To those who don’t remember the events of September 11, 2001, it can be difficult to convey the sense of dread and uncertainty that followed. As horrible as the attacks were, many of us wondered: What’s next?
It was in this context that Congress quickly passed, and President George W. Bush signed, such legislation as the USA PATRIOT Act, less than two months after 9/11. While that law was drafted with the best of intentions—strengthening the nation’s defenses against potential future attacks—in practice, authorities overwhelmingly use it to circumvent Americans’ basic freedoms like privacy and due process.
Similarly, less than a month after the attacks, Bush signed an executive order establishing the Office of Homeland Security. The office would “coordinate the executive branch’s efforts to detect, prepare for, prevent, protect against, respond to, and recover from terrorist attacks within the United States.”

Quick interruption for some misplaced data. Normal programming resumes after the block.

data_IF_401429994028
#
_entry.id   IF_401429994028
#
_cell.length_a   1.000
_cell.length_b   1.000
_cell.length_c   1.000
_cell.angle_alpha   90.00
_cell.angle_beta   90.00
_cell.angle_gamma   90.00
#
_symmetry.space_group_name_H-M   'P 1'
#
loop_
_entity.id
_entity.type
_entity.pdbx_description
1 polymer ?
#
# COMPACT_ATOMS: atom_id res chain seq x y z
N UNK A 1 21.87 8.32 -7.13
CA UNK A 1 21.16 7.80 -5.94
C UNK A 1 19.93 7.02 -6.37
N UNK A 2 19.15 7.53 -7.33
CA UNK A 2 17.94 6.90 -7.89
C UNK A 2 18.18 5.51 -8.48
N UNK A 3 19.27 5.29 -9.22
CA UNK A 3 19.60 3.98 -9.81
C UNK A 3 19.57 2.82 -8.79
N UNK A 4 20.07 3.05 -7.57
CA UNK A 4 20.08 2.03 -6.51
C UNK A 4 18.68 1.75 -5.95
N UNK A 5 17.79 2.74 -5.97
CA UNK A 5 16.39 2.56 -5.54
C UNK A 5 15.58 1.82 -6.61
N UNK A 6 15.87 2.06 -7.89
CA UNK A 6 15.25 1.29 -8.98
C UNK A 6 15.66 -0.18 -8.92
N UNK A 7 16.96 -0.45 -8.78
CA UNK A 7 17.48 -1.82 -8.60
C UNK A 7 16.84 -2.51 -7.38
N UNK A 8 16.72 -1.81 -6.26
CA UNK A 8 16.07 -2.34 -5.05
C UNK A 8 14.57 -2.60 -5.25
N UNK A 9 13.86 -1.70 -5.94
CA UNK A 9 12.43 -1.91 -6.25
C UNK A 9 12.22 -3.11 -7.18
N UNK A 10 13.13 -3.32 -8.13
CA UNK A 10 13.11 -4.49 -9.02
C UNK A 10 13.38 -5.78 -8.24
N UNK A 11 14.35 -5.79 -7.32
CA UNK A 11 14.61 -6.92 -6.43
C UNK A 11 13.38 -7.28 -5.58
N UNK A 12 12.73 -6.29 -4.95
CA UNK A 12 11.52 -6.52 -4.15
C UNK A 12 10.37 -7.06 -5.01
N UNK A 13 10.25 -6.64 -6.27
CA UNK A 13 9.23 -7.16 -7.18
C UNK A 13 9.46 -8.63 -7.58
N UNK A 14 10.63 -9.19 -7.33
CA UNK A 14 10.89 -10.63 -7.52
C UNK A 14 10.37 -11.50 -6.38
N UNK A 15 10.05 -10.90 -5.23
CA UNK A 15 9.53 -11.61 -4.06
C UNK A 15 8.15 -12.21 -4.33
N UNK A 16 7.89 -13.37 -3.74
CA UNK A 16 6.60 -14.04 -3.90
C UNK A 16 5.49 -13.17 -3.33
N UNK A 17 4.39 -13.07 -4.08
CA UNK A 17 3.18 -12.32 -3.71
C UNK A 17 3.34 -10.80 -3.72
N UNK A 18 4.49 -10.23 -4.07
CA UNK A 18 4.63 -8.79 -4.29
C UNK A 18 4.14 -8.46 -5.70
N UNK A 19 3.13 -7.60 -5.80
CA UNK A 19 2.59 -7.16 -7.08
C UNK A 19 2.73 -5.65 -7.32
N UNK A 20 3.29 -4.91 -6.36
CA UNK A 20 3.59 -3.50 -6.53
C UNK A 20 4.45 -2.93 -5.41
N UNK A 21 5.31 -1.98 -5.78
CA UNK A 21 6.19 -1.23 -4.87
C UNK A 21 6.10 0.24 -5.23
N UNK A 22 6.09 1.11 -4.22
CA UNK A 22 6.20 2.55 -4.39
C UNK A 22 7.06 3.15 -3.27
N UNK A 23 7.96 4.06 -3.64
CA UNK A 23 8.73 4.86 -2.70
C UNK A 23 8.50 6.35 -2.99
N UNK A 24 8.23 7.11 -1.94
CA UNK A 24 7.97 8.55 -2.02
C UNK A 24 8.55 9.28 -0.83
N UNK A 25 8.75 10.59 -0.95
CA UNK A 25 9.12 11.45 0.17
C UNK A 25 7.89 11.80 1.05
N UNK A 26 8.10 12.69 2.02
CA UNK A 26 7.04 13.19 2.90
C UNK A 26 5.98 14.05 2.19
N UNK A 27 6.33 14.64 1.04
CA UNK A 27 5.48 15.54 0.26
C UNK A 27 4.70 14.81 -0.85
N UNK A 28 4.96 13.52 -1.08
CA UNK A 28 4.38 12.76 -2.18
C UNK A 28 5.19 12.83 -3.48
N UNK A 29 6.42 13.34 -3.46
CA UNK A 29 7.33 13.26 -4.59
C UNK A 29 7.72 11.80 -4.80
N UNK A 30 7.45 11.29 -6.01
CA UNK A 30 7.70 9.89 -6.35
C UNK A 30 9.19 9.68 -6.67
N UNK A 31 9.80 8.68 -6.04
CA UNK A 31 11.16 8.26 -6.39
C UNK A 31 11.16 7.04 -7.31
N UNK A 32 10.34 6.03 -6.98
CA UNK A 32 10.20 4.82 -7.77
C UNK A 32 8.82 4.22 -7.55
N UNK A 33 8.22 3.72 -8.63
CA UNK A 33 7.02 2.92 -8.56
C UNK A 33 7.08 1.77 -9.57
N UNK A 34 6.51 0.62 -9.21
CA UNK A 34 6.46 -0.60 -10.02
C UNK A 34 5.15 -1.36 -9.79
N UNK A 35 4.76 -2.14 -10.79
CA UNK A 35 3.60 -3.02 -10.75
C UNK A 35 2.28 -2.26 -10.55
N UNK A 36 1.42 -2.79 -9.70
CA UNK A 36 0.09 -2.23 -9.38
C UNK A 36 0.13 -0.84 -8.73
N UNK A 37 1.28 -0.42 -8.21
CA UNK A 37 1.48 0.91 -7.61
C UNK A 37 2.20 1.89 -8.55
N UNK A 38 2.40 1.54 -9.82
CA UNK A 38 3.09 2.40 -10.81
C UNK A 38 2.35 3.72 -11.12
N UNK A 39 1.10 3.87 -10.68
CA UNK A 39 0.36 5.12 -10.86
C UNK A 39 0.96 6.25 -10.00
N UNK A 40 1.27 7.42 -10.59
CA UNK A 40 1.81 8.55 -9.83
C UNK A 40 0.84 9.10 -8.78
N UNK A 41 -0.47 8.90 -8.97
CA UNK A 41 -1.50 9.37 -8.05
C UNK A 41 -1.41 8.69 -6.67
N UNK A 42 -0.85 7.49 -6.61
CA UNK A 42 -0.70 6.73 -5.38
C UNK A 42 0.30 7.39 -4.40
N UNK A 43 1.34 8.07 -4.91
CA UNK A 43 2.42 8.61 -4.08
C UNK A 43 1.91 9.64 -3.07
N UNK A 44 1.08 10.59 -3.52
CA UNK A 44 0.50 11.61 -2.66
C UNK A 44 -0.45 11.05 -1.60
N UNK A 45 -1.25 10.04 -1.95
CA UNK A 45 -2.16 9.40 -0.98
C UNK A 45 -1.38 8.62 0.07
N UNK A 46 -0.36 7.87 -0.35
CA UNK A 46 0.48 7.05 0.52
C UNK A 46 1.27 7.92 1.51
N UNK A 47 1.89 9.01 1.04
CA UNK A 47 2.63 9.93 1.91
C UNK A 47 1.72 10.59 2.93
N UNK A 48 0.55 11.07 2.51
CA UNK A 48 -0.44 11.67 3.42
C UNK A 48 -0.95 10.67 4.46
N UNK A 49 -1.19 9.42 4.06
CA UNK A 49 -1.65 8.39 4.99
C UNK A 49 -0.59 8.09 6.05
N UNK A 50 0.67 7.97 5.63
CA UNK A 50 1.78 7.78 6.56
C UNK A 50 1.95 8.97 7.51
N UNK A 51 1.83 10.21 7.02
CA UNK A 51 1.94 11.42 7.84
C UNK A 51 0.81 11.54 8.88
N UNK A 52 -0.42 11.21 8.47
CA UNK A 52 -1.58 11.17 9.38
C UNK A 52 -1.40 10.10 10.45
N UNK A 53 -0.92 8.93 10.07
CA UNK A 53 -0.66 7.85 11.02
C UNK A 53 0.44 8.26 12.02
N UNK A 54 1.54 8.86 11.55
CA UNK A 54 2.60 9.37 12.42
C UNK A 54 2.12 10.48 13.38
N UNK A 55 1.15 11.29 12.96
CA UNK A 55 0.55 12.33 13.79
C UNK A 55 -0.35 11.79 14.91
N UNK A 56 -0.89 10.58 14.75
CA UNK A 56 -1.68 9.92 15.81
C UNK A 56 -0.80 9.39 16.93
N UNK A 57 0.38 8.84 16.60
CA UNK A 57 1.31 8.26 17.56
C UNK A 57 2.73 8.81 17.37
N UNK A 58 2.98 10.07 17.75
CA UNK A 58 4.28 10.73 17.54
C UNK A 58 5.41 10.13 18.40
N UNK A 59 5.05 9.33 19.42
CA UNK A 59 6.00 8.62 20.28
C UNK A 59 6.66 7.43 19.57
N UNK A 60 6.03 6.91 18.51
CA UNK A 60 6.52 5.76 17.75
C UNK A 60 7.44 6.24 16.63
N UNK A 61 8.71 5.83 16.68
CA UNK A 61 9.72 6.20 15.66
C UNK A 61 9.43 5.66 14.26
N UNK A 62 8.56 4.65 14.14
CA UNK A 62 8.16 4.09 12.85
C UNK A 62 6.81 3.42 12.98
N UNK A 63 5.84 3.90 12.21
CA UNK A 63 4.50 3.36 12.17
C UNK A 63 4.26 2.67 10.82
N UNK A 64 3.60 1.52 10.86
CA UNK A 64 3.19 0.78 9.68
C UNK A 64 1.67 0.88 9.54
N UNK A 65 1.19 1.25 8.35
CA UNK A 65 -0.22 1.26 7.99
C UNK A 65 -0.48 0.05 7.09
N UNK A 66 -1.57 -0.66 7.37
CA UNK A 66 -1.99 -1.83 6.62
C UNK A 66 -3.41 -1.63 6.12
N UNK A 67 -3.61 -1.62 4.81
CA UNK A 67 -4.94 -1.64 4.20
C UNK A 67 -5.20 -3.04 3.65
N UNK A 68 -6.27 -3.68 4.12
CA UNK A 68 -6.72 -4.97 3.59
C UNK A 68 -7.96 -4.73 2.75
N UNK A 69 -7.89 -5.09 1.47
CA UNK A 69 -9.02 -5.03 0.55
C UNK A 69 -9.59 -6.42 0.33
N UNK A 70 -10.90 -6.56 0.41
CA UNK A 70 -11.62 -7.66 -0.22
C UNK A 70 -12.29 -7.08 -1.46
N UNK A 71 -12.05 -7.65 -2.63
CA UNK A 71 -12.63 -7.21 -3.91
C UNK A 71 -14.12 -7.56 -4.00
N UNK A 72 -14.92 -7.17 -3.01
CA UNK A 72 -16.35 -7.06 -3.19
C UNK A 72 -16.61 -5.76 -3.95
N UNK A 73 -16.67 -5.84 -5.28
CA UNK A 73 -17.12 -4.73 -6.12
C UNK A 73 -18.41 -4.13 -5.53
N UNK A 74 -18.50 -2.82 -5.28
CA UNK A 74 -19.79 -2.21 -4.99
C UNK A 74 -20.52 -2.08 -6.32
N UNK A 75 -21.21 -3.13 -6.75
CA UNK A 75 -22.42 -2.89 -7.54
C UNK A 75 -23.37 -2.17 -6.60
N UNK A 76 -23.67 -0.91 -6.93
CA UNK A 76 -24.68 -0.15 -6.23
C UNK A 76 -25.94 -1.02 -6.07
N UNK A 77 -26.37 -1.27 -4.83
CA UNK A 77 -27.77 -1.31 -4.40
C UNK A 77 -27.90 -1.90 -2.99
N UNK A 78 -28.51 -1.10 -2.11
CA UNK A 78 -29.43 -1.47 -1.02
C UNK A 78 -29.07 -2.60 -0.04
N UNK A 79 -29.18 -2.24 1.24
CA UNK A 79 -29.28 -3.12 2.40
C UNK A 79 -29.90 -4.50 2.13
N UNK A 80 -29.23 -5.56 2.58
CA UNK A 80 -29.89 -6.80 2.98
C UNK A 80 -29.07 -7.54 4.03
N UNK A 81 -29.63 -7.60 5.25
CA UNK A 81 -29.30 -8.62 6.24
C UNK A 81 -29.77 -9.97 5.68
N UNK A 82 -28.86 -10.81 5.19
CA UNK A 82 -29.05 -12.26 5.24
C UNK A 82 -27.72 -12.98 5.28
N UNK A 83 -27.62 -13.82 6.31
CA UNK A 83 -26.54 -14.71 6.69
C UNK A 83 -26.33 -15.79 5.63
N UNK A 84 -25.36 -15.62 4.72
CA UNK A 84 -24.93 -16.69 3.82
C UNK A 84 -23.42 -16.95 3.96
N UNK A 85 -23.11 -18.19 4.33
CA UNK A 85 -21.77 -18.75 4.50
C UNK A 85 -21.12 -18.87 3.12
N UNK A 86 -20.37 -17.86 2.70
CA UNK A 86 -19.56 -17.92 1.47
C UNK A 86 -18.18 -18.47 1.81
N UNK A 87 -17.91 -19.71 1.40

But that was apparently not enough: In June 2002, Bush proposed an entirely new Cabinet department dedicated to “transforming and realigning the current confusing patchwork of government activities into a single department whose primary mission is to protect our homeland.” Bush’s proposal promised that by consolidating multiple agencies under a single director, the new department would “improve efficiency without growing government.”
In November of that year, Congress passed the Homeland Security Act of 2002, which established the Department of Homeland Security (DHS) and brought nearly two dozen disparate agencies, including the Transportation Security Agency (TSA), the U.S. Secret Service, and the Coast Guard, under its purview. The newly incorporated department officially opened 20 years ago today, on March 1, 2003.
The department’s stated intent was to prevent terrorist attacks and protect the homeland. Twenty years later, what is there to show for it?
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